I don't understand the need for the overnight cook that so many attempt.

I would've cooked the pork butts the day before, pulled the pork, and re-heated. I get that it may be a little better right off the smoker and most meats are, but pulled pork is just fine reheated.
 
Weather or not to eat the meat is a personal call.
I’ll say this though, the inside of the cooker was sterile being steady at 225-250. The meat, as long as not heavily injected or deboned, is considered sterile internally, so the only bacteria that could be present would be on the surface fighting with the salt from the rub. As long as the surface of the meat cleared 140 the meat is sterile too. No bacteria snuck up and ambushed the cooker after the fire went out, so the whole environment the meat was in was sterile. The scenario is less than optimal but far from dangerous.
 
Weather or not to eat the meat is a personal call.
I’ll say this though, the inside of the cooker was sterile being steady at 225-250. The meat, as long as not heavily injected or deboned, is considered sterile internally, so the only bacteria that could be present would be on the surface fighting with the salt from the rub. As long as the surface of the meat cleared 140 the meat is sterile too. No bacteria snuck up and ambushed the cooker after the fire went out, so the whole environment the meat was in was sterile. The scenario is less than optimal but far from dangerous.
Thank you for the useful, logical reply. One detail I left off is the butts have been deboned. They are costco. Bone was butterflied out. Does this change things a lot you think?
 
Thank you for the useful, logical reply. One detail I left off is the butts have been deboned. They are costco. Bone was butterflied out. Does this change things a lot you think?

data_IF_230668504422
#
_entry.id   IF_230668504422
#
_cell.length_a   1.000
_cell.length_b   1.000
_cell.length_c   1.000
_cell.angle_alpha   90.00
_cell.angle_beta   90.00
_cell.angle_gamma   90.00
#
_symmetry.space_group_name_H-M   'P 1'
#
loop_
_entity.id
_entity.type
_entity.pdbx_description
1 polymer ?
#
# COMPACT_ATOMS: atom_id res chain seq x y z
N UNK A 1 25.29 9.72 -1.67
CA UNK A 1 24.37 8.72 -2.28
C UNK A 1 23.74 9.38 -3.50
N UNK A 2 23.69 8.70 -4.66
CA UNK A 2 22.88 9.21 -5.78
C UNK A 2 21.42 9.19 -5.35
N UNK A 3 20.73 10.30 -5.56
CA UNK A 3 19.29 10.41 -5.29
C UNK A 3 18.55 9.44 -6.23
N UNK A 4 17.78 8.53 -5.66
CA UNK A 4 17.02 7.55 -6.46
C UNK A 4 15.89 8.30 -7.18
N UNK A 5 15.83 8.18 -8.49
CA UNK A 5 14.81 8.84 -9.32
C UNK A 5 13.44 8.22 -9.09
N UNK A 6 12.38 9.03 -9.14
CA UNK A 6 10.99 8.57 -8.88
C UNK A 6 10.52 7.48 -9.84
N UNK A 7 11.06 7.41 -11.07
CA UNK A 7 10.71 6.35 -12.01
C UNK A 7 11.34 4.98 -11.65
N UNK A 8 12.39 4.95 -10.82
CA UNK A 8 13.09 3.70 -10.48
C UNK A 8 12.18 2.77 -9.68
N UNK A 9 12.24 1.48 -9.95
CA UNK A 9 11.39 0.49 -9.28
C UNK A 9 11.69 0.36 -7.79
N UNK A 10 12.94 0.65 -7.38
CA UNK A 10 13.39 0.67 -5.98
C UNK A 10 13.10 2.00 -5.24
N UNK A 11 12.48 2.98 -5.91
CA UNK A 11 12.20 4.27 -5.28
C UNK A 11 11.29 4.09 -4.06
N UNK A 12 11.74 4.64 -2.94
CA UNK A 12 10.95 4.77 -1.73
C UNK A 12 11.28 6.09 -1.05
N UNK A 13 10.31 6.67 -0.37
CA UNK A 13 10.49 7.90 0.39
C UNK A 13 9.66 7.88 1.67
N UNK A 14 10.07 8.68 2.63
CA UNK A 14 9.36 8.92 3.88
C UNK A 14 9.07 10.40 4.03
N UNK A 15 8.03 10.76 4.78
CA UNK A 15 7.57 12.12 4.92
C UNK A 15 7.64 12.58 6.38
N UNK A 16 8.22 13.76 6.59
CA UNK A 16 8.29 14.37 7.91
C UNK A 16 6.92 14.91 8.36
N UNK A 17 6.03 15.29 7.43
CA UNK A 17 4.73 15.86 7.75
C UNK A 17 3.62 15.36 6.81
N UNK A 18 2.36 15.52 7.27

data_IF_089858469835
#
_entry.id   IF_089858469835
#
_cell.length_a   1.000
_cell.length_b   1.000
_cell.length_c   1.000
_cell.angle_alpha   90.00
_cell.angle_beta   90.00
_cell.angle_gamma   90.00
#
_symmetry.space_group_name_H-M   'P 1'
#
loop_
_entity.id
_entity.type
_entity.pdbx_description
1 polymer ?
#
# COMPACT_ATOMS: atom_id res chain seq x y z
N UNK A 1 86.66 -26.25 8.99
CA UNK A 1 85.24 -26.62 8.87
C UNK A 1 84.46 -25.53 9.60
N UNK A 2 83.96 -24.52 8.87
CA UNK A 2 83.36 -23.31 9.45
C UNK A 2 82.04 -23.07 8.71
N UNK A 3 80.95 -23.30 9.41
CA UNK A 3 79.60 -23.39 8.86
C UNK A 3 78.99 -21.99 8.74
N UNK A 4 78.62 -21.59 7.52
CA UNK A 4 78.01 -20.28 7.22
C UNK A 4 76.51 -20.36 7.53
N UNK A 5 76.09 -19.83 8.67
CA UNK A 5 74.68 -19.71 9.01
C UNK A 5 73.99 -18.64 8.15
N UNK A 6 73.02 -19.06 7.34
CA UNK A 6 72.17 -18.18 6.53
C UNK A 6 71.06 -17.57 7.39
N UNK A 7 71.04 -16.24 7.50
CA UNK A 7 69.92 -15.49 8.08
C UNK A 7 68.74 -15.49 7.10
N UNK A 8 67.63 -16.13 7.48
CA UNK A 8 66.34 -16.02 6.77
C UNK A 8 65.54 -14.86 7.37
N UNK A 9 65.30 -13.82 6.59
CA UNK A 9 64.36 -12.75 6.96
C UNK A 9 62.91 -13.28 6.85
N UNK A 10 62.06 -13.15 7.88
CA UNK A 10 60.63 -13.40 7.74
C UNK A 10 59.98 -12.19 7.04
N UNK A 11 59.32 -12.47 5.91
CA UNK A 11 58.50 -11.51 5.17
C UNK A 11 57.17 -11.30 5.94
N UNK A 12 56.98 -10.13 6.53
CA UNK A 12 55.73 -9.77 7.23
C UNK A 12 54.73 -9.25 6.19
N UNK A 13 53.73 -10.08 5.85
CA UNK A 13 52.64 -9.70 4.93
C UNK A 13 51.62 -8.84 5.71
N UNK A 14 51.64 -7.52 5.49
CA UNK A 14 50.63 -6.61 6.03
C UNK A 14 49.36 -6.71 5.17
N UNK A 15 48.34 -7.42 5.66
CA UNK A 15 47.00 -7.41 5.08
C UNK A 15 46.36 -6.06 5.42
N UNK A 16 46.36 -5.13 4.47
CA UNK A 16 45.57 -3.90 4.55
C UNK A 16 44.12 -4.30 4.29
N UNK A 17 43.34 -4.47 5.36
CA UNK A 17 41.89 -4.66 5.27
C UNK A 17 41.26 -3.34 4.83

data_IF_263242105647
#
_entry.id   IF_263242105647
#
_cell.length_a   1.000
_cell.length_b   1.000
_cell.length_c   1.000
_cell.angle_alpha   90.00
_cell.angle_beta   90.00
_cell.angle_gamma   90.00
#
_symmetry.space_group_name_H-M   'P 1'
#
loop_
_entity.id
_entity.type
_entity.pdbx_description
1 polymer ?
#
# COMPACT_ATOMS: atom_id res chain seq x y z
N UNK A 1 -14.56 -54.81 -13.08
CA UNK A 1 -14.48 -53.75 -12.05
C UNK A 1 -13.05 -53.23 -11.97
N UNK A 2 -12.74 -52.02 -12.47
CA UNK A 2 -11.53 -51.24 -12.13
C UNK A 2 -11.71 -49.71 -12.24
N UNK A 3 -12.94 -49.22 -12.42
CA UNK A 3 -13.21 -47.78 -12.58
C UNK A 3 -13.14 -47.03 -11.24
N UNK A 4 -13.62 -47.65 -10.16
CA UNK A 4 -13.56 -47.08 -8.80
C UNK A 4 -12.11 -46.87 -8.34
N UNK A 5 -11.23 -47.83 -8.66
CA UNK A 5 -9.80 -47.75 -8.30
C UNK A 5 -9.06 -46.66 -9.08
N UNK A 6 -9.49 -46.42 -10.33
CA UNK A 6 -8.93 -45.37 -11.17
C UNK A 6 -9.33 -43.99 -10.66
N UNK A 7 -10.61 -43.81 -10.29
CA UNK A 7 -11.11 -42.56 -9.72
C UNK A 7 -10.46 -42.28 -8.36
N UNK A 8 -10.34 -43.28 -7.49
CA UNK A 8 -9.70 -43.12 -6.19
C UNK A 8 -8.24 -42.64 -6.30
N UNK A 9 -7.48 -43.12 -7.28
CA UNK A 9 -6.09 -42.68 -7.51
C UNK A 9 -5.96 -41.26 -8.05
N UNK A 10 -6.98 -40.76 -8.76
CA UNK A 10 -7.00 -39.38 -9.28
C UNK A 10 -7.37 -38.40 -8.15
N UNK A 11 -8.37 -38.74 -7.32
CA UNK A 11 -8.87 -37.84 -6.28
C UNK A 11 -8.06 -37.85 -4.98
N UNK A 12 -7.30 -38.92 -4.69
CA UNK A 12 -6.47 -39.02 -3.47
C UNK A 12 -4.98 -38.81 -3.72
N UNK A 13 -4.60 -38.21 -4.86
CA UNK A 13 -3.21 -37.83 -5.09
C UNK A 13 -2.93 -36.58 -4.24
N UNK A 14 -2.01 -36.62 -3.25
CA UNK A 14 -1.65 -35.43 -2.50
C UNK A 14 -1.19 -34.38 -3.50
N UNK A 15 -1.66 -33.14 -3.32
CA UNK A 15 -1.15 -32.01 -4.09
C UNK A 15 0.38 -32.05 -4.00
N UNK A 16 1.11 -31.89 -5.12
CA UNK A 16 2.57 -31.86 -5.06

Not a lot of change for me. Good grief, like we are buying bad meat to begin with. The idea that’s it’s all infected with bacteria when we buy it is just silly, especially given all the USDA standards.
I wouldn’t worry about it. Cook it and eat it, but that’s me in my house.
 
  • Like
Reactions: Pounder
Not a lot of change for me. Good grief, like we are buying bad meat to begin with. The idea that’s it’s all infected with bacteria when we buy it is just silly, especially given all the USDA standards.
I wouldn’t worry about it. Cook it and eat it, but that’s me in my house.
I did! Turned out fantastic. So much so that I am thinking about adding an intentional couple hour "cool off period" during my future cooks haha

Had 12 people over. About half decided to eat it. Everyone enjoyed and feeling fine 7hrs later. Thanks for your input! You saved Easter for us
 
... and here we go again! Never, NEVER do an overnight smoke without using a digital reporting thermometer that has at least two probes (meat & grate) programed to sound an alarm by your bed if the grate temp drops below an acceptable level. So simple to resolve if one will think about what can go wrong before blindly setting up an overnight smoke. Rant over... you can now resume your smoking.
 
SmokingMeatForums.com is reader supported and as an Amazon Associate, we may earn commissions from qualifying purchases.
Clicky